Same with “Landslide” by Fleetwood Mac. I’m an emotional wreck whenever I listen to it. And even more when it’s the Glee version. Yes, I love Glee, I’m not going to lie about it or argue on why it’s the best show ever. Nope. But in season 2, when Santana and Brittany sing that song together with Holly Holiday, when they confess their undying love for each other, I cry. Automatically.
3. Name a song that reminds you of home.
I mean, you’re in no luck here, because your gal has three nationalities. So, for that one, it depends on what home is.
I’m Algerian on my mother’s side. So if home is Algeria, it would be “Vent du Nord” by TIF. His album, “Houma Sweet Houma”, is a nostalgic ode to the Algeria he had to leave reluctantly to pursue his dreams in France. The way he mixes darja and French is so poetic, powerful and raw: it really speaks to your soul. There’s a sentence in this song which resonates with me so much: “This is our life, but God gives us patience”. Add on top of that, the trumpet in the intro and the piano at the end? Beautiful.
I’m Egyptian on my dad’s side, even if people tend to forget it. So if home is Egypt, it has to be any Oum Kalthoum’s songs. But if I had to pick one, I’d go with my dad’s favourite, “Al Atlal”; for all the memories I have with him in the car going to Sharm-el-Sheikh with nothing but the desert surrounding us. And also because it’s Oum Kalthoum, duh. She’s such an important figure in my life. I mean, you’d have to see my bedroom to understand the extend of the love I have for her.
But home can be France as well! And for that one, easy: “Bebeto” by Kendji Girac and Soolking. I’m not ashamed, I love this song and I have played it so many times. It reminds me of my numerous trips to Marseille with one of my closest friends, Sabrine. I cherish these memories so muuuuuuuch.
4. Name a song you know all the words to.
Something people don’t know: I’m a huge fan of musicals. Seriously, I could spend hours watching them.
One of my favorites has to be “In the Heights”, writing by the MAGNIFICENT (yep, capital letters) Lin-Manuel Miranda. It’s an ode to taking back its own narrative, making sure the stories of our elders and our communities are heard and visible.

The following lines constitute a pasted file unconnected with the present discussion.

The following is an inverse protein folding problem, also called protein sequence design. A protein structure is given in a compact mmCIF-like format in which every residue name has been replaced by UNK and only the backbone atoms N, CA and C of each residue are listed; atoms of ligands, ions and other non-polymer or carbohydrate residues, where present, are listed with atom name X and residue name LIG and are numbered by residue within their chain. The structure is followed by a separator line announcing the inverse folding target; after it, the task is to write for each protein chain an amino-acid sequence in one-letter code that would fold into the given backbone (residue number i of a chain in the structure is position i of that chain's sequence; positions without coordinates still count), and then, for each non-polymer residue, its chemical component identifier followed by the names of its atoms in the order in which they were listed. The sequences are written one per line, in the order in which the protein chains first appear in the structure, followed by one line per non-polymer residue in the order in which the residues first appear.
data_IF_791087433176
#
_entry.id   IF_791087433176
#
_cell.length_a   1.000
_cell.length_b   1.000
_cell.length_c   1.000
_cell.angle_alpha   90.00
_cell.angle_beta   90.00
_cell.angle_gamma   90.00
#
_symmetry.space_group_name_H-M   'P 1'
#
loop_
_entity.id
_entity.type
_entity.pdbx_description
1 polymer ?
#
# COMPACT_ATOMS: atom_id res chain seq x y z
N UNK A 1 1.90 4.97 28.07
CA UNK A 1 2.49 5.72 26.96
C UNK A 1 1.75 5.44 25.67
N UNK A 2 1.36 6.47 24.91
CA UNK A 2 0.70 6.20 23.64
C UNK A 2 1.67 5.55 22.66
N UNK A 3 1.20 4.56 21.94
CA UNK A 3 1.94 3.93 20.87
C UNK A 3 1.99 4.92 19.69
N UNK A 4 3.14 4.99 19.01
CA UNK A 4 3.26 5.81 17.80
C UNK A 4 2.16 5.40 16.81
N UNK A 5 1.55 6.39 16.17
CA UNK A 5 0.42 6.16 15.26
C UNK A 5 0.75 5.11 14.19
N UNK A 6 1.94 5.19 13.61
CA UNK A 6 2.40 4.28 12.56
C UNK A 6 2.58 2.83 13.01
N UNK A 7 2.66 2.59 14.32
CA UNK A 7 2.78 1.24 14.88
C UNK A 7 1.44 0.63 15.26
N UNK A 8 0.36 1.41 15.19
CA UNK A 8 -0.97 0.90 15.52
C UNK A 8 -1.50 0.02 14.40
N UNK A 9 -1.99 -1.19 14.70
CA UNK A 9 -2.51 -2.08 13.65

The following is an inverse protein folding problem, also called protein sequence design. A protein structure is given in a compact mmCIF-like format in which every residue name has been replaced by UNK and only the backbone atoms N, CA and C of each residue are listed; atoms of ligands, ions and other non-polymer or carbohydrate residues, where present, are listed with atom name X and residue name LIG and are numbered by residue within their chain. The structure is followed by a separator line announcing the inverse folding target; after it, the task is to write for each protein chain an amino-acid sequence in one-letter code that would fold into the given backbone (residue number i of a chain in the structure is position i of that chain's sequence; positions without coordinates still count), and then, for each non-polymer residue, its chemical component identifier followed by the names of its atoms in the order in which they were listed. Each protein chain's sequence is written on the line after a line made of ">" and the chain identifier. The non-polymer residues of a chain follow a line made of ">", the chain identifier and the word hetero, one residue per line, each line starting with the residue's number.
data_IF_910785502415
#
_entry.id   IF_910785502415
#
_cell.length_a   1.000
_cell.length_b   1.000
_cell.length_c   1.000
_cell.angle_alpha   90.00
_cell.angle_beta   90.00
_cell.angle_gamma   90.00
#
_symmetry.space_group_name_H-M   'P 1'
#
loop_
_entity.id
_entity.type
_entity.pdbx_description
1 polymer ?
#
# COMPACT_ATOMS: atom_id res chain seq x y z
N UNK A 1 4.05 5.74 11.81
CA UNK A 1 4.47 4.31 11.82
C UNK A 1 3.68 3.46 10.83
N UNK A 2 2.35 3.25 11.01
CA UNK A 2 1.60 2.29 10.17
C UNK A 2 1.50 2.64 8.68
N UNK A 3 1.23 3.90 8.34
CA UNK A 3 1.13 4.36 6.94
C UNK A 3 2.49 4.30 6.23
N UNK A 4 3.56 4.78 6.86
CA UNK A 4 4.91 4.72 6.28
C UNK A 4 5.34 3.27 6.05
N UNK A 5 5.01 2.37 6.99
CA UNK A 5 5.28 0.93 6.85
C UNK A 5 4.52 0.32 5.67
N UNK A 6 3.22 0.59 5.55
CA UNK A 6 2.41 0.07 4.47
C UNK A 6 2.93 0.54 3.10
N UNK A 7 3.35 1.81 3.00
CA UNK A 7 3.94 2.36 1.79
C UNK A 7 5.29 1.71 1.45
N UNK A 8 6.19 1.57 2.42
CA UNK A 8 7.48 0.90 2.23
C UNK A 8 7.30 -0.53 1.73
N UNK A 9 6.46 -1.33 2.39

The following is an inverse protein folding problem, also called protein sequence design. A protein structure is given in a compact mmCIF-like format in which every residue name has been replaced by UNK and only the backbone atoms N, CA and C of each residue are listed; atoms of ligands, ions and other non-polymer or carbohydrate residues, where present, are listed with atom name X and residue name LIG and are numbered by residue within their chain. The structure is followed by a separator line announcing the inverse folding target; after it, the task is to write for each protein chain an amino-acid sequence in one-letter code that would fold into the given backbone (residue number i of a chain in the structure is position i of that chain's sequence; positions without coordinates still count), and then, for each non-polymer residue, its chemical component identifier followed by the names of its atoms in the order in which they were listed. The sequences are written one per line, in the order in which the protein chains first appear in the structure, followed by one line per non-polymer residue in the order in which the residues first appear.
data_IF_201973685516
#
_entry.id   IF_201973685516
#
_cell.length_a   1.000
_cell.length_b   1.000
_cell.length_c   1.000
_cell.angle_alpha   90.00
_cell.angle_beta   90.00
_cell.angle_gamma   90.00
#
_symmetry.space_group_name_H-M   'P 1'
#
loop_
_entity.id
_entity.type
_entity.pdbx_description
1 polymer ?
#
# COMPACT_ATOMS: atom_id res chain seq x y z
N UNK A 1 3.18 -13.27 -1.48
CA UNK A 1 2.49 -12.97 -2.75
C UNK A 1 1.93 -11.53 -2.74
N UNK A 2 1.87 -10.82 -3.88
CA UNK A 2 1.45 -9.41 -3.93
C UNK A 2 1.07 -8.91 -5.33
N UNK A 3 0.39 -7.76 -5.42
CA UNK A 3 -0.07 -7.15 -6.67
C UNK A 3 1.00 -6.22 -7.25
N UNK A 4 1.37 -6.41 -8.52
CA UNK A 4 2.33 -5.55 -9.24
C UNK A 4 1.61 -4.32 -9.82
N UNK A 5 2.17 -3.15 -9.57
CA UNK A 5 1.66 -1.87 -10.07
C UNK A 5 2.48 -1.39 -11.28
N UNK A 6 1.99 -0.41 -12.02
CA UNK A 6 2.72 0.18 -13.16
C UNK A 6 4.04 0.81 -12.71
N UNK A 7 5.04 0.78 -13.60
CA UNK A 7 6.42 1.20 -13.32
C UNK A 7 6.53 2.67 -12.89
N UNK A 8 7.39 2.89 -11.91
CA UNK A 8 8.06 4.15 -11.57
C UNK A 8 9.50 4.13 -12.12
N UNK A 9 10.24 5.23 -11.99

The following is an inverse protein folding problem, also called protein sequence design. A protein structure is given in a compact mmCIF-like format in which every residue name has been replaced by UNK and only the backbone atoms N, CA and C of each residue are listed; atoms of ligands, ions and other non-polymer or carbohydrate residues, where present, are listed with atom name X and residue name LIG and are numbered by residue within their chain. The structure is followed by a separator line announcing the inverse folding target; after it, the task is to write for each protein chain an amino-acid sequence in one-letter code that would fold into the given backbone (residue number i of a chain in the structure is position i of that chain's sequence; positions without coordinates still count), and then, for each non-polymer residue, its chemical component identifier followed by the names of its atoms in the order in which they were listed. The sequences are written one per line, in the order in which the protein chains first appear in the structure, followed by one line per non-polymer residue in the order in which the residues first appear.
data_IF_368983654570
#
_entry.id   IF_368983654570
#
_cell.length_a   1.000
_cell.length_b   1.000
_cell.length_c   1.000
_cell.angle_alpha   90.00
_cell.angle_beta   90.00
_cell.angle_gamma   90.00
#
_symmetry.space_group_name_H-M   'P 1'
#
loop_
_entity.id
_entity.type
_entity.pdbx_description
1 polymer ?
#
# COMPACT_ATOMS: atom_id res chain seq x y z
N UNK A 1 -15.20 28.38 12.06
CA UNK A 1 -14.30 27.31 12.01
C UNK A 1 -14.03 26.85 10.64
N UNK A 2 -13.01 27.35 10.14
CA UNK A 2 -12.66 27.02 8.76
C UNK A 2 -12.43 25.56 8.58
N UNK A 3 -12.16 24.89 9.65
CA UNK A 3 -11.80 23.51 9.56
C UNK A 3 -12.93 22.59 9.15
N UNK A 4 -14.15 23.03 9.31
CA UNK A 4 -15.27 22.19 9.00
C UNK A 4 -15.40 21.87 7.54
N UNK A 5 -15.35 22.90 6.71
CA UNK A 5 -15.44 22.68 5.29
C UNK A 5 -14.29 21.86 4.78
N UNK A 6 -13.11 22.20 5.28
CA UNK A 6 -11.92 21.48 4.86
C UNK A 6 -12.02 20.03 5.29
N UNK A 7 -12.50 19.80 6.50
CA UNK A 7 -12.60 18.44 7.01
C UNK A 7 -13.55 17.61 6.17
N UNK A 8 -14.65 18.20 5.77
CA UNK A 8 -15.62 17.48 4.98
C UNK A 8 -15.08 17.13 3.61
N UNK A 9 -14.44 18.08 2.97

His musicals are groundbreaking. He introduced hip-hop to Broadway and made musicals less boring and more exciting. It’s not your typical grandmother one: it’s fun, sarcastic, political and well-written and it showcases people and stories we rarely -not to say never- saw on Broadway before. The opening scene of In the Heights has to be one of the most inventive one. In over 7 minutes, the main character, Usnavi, introduces all the characters of the musical in a catchy eponym song influenced by hip hop, latin and classical music (and the references to West Side Story? Legendary). The film version is mind-blowing. As a diaspora kid, you’ll get it. Go watch it.
I’ll add to this, “Don’t rain on my parade” by Barbra Streisand. See, Funny girl is my favourite movie, the one I keep watching endlessly -might be because Omar Sharif plays in it. This song gives me the confidence boost I sometimes need. I’ll add as well “You are Woman, I am Man” because I’m a human and hearing Omar Sharif sings is my weakness, I’ll admit it.
5. Name a song that gets you really hype and ready to go.
Ooooooh interesting one. First thing to pop up into my mind is “Gloria” by Laura Branigan. No particular reason, it’s just a bop and sometimes you just have to recognize when a song is great. This one is. I just love its energy.
I have to add a Dadju song to the list, and it has to be “Donne-moi l’accord”. These percussions, the sax in the chorus? Ooooorf. That’s what we call a pure jam, Danny.